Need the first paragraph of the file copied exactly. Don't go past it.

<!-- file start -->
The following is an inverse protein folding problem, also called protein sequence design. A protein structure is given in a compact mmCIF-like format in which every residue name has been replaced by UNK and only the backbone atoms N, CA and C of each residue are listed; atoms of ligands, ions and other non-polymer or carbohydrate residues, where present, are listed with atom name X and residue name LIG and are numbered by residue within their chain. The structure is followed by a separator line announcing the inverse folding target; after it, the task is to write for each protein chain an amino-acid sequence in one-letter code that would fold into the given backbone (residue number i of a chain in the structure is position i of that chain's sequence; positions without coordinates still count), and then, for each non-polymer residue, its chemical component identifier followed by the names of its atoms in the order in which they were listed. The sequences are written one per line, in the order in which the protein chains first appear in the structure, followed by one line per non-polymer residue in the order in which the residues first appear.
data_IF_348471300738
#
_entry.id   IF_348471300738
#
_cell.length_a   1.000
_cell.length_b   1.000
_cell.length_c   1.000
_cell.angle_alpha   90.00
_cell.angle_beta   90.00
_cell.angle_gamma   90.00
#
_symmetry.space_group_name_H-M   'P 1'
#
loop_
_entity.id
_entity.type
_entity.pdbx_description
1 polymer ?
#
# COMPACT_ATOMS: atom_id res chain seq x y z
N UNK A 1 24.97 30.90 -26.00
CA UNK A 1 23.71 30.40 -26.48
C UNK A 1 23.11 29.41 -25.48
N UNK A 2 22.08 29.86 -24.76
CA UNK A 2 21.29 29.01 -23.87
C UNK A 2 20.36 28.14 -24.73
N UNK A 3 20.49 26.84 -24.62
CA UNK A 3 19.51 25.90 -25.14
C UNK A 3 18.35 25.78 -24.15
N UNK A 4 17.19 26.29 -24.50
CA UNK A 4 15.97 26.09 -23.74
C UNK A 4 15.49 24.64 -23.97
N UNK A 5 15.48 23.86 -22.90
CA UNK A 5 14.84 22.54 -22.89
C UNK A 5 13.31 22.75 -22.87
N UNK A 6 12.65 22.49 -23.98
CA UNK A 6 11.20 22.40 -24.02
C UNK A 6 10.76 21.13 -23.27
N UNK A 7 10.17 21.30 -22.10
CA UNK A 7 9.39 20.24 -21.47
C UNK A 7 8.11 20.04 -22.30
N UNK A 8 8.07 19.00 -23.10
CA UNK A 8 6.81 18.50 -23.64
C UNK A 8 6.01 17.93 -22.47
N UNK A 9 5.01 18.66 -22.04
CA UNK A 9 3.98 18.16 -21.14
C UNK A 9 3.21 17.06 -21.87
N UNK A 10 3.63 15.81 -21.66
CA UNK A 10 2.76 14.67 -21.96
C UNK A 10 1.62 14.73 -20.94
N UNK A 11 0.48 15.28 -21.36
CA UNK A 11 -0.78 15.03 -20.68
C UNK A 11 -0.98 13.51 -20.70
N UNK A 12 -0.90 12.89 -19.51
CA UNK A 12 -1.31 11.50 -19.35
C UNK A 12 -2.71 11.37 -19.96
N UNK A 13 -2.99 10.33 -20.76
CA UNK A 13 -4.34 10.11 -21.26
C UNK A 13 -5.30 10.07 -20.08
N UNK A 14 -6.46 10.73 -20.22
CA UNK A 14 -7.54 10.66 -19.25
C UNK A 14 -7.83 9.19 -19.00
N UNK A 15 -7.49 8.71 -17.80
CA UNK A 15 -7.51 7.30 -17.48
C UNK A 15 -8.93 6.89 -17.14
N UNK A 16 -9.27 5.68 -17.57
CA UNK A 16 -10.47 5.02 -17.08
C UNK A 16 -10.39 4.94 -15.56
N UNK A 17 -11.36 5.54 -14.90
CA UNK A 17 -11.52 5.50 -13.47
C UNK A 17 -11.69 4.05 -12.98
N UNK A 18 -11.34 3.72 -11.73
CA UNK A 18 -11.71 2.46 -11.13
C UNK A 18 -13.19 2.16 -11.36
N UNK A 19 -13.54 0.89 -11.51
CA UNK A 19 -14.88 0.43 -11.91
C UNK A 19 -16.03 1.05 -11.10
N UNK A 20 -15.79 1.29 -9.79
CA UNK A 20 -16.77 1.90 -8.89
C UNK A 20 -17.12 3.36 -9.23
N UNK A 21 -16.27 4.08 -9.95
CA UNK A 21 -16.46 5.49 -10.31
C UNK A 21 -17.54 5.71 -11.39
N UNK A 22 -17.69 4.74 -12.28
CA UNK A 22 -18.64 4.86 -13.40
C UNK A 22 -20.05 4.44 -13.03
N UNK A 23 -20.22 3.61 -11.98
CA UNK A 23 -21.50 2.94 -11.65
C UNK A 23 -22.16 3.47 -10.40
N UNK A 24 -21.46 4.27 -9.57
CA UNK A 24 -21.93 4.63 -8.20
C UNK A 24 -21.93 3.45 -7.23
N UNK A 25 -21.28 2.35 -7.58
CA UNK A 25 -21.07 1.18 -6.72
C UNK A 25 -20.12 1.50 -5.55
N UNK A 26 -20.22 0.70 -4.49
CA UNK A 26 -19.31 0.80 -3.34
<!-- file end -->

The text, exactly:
The following is an inverse protein folding problem, also called protein sequence design. A protein structure is given in a compact mmCIF-like format in which every residue name has been replaced by UNK and only the backbone atoms N, CA and C of each residue are listed; atoms of ligands, ions and other non-polymer or carbohydrate residues, where present, are listed with atom name X and residue name LIG and are numbered by residue within their chain. The structure is followed by a separator line announcing the inverse folding target; after it, the task is to write for each protein chain an amino-acid sequence in one-letter code that would fold into the given backbone (residue number i of a chain in the structure is position i of that chain's sequence; positions without coordinates still count), and then, for each non-polymer residue, its chemical component identifier followed by the names of its atoms in the order in which they were listed. The sequences are written one per line, in the order in which the protein chains first appear in the structure, followed by one line per non-polymer residue in the order in which the residues first appear.